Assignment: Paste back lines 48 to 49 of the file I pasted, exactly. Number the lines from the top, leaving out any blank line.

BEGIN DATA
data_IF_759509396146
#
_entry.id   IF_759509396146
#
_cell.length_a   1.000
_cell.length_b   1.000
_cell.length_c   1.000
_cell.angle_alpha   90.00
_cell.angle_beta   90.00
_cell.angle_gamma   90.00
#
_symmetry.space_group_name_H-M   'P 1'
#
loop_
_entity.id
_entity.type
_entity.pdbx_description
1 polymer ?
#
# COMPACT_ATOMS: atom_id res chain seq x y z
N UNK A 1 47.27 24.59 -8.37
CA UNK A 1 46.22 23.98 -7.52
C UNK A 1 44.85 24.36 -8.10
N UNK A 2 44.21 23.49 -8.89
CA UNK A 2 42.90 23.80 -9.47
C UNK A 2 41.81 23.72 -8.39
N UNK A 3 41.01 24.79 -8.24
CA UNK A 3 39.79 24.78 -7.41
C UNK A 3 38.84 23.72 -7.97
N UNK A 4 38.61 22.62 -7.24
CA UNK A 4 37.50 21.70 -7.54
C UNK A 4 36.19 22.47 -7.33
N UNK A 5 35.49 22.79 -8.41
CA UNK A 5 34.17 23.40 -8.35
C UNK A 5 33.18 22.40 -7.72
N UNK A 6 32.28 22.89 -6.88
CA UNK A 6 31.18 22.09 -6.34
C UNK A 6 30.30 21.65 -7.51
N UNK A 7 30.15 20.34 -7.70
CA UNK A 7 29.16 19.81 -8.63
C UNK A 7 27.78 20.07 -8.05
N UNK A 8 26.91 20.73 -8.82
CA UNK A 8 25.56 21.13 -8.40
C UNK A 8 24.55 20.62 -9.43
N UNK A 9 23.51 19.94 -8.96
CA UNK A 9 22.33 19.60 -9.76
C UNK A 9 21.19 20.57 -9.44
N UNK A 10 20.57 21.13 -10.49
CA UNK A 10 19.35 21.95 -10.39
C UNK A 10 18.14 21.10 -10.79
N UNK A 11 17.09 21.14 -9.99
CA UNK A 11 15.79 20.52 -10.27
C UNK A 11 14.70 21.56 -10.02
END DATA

N UNK A 10 20.57 21.13 -10.49
CA UNK A 10 19.35 21.95 -10.39